— By BRIAN SMITH
While the peach crop in the county is not exactly “peachy” the crop was not totally destroyed by a very hard freeze late last month.
Parker County Extension Agent Jon Green said this year’s crop will not be a “bumper crop,” thanks in part to freezes in late March. Lows in the mid-20s on both March 25 and 26, just as many peach trees were beginning to or completely had blooms “knocked back” the crop.
Green said growers took a wait-and-see approach to determine the extent of the damage. Many of the Ranger peaches, which are available here, do have an extended blooming time and appear to be in “good shape” after talking with growers.
Green said several other varieties of peaches might still be available, depending on how hard the freeze damaged individual trees.
“We’ll have a few trees that are bearing no fruit at all, but if those blooms were delayed in opening we will be able to have some peaches on those trees as well,” Green said. “There will be a few peaches around but will it be an abundant crop? The answer is no.”
This is bad news for a major Parker County festival: the annual Peach Festival in July, which draws thousands of visitors to the downtown Weatherford area. Chamber of Commerce officials, which sponsor the annual event, say the event will go on as planned.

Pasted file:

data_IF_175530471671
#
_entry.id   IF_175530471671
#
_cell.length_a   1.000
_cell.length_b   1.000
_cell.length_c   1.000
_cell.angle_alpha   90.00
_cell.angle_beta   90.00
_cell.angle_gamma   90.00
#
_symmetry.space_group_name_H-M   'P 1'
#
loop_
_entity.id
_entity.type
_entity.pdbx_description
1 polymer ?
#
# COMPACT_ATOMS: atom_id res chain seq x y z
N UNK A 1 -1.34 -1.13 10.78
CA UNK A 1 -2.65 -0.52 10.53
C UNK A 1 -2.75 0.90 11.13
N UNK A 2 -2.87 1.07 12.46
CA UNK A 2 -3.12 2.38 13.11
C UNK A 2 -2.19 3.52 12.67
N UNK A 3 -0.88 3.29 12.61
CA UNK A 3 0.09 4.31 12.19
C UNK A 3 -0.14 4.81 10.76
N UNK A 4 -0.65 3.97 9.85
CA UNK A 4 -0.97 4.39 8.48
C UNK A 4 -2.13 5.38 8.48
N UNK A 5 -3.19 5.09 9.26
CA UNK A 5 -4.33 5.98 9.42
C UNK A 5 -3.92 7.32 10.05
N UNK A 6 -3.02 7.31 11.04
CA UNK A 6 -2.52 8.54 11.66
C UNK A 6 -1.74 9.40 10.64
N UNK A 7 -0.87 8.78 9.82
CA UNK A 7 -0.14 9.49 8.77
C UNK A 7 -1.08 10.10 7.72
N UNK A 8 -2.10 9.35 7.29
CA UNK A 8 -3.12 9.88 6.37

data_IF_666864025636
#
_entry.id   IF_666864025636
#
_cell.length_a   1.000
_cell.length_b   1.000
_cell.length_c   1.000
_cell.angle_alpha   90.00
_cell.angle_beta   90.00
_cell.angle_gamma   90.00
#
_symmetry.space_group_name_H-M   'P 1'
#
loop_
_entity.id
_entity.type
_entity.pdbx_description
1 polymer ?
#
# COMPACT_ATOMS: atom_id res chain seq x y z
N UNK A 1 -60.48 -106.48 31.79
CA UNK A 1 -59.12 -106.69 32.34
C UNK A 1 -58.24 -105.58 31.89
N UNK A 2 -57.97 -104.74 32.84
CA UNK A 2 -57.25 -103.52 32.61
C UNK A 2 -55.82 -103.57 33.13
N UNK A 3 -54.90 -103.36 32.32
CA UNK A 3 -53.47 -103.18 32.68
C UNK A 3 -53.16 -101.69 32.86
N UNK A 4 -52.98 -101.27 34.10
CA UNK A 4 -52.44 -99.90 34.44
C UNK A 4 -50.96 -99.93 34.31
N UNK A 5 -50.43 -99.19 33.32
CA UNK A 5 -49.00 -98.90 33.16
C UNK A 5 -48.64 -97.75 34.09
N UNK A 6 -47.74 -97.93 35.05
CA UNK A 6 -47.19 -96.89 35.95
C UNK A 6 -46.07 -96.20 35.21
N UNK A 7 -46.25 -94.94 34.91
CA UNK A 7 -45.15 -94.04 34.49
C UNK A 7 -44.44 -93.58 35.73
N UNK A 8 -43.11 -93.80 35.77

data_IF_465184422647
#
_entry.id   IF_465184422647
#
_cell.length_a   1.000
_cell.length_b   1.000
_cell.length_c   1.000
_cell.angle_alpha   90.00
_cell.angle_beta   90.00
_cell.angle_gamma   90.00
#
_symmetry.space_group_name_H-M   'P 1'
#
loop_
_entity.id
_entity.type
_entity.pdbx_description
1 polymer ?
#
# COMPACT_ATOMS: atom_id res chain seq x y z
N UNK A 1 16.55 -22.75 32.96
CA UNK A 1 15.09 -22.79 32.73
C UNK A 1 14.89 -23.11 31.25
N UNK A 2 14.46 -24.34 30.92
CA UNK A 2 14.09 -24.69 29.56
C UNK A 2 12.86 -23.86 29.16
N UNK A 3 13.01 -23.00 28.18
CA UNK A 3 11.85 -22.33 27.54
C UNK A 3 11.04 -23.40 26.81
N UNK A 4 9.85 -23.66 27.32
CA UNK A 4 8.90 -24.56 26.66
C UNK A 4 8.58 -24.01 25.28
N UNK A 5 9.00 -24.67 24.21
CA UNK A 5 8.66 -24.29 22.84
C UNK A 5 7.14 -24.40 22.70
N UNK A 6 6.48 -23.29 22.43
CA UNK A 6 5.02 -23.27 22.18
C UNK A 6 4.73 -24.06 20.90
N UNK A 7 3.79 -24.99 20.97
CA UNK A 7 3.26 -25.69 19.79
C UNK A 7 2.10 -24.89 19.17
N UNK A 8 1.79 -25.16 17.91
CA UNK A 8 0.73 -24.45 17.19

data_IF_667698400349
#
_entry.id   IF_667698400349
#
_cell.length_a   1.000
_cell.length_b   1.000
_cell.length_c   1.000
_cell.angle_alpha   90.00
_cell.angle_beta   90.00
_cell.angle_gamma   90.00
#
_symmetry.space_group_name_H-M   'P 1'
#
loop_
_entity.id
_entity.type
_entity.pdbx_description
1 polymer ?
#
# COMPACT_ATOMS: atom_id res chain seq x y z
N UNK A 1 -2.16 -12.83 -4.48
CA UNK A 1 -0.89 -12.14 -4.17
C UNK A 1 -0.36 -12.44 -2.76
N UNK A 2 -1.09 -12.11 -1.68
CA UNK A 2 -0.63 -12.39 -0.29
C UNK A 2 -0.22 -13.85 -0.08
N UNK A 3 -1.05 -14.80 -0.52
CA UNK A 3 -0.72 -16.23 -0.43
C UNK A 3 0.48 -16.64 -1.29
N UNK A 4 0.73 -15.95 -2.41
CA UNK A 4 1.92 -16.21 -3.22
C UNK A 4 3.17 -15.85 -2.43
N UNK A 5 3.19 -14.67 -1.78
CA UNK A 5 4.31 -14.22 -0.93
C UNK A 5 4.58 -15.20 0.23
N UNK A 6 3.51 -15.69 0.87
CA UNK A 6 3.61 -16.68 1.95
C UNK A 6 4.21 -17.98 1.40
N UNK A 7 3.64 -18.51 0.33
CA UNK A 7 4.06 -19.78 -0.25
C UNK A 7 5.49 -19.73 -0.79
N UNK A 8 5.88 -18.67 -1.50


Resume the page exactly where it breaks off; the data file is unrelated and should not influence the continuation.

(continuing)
“We’ve received some inquiries about how a smaller peach crop might change our plans and the answer is easy — our plans won’t change at all,” Tammy Gazzola, Weatherford Chamber of Commerce president, said. “We don’t yet know how the dip below the freezing point has affected our peaches locally. Regardless, we expect one of the biggest and best peach festivals ever on July 13.”
Grower John O’Bannon, who has been growing peaches near Greenwood for 20 years, said the freeze knocked out between 80 percent and 90 percent of his crops with the Ranger peaches standing up a bit better than the Redglobe variety.
“This is one of the worst hits we’ve taken as they had just started blooming, blooming, blooming,” O’Bannon said. “We thought we had survived the first (late) freeze OK and then we had one either the next night or the night after and that ruined it.”
O’Bannon said he hopes the annual peach festival won’t take too hard of a hit, saying this area and all of North Texas has the potential for freezes in late March. He said he endured a similar late freeze several years ago, but nothing like this.
All in all, O’Bannon is rather philosophical about it.
“It’s a sad thing, of course, but they will bloom again,” O’Bannon said.
Gary Hutton, whose family has been growing peaches for 33 years in the area, said his numbers were about the same. He said he had grown 18 different varieties throughout the county and some varieties did better than others.